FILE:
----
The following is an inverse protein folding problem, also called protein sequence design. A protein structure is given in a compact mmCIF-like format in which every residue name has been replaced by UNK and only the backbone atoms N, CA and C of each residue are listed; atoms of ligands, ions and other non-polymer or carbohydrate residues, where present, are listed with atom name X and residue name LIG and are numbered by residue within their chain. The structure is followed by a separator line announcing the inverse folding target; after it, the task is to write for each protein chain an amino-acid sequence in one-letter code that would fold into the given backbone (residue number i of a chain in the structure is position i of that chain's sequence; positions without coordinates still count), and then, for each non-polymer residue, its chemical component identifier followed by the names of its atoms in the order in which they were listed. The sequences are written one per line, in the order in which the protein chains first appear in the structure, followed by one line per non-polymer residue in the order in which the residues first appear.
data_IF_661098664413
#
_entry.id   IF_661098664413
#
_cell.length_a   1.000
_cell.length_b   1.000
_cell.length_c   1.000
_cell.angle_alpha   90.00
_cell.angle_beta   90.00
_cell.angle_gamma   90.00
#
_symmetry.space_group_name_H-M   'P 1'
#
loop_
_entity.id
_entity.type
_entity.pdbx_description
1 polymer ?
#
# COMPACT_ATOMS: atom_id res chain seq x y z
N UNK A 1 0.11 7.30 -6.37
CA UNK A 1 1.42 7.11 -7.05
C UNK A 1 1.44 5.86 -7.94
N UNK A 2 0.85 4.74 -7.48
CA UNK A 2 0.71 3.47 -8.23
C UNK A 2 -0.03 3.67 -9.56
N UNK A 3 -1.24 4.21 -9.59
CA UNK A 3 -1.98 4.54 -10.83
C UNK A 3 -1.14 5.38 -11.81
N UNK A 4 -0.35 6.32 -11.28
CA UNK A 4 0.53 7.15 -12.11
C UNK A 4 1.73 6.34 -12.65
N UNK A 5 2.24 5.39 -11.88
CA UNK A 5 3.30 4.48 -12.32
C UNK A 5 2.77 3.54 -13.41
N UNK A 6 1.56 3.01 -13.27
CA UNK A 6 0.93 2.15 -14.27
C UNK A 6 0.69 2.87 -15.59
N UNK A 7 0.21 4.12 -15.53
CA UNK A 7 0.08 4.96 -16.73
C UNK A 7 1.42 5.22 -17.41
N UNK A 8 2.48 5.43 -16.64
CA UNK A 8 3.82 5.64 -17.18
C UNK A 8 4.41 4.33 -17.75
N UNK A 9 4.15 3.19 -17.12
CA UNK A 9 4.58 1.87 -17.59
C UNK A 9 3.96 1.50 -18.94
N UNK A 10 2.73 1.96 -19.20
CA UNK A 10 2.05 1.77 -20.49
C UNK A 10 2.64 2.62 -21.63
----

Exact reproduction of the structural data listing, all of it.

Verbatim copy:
The following is an inverse protein folding problem, also called protein sequence design. A protein structure is given in a compact mmCIF-like format in which every residue name has been replaced by UNK and only the backbone atoms N, CA and C of each residue are listed; atoms of ligands, ions and other non-polymer or carbohydrate residues, where present, are listed with atom name X and residue name LIG and are numbered by residue within their chain. The structure is followed by a separator line announcing the inverse folding target; after it, the task is to write for each protein chain an amino-acid sequence in one-letter code that would fold into the given backbone (residue number i of a chain in the structure is position i of that chain's sequence; positions without coordinates still count), and then, for each non-polymer residue, its chemical component identifier followed by the names of its atoms in the order in which they were listed. The sequences are written one per line, in the order in which the protein chains first appear in the structure, followed by one line per non-polymer residue in the order in which the residues first appear.
data_IF_661098664413
#
_entry.id   IF_661098664413
#
_cell.length_a   1.000
_cell.length_b   1.000
_cell.length_c   1.000
_cell.angle_alpha   90.00
_cell.angle_beta   90.00
_cell.angle_gamma   90.00
#
_symmetry.space_group_name_H-M   'P 1'
#
loop_
_entity.id
_entity.type
_entity.pdbx_description
1 polymer ?
#
# COMPACT_ATOMS: atom_id res chain seq x y z
N UNK A 1 0.11 7.30 -6.37
CA UNK A 1 1.42 7.11 -7.05
C UNK A 1 1.44 5.86 -7.94
N UNK A 2 0.85 4.74 -7.48
CA UNK A 2 0.71 3.47 -8.23
C UNK A 2 -0.03 3.67 -9.56
N UNK A 3 -1.24 4.21 -9.59
CA UNK A 3 -1.98 4.54 -10.83
C UNK A 3 -1.14 5.38 -11.81
N UNK A 4 -0.35 6.32 -11.28
CA UNK A 4 0.53 7.15 -12.11
C UNK A 4 1.73 6.34 -12.65
N UNK A 5 2.24 5.39 -11.88
CA UNK A 5 3.30 4.48 -12.32
C UNK A 5 2.77 3.54 -13.41
N UNK A 6 1.56 3.01 -13.27
CA UNK A 6 0.93 2.15 -14.27
C UNK A 6 0.69 2.87 -15.59
N UNK A 7 0.21 4.12 -15.53
CA UNK A 7 0.08 4.96 -16.73
C UNK A 7 1.42 5.22 -17.41
N UNK A 8 2.48 5.43 -16.64
CA UNK A 8 3.82 5.64 -17.18
C UNK A 8 4.41 4.33 -17.75
N UNK A 9 4.15 3.19 -17.12
CA UNK A 9 4.58 1.87 -17.59
C UNK A 9 3.96 1.50 -18.94
N UNK A 10 2.73 1.96 -19.20
CA UNK A 10 2.05 1.77 -20.49
C UNK A 10 2.64 2.62 -21.63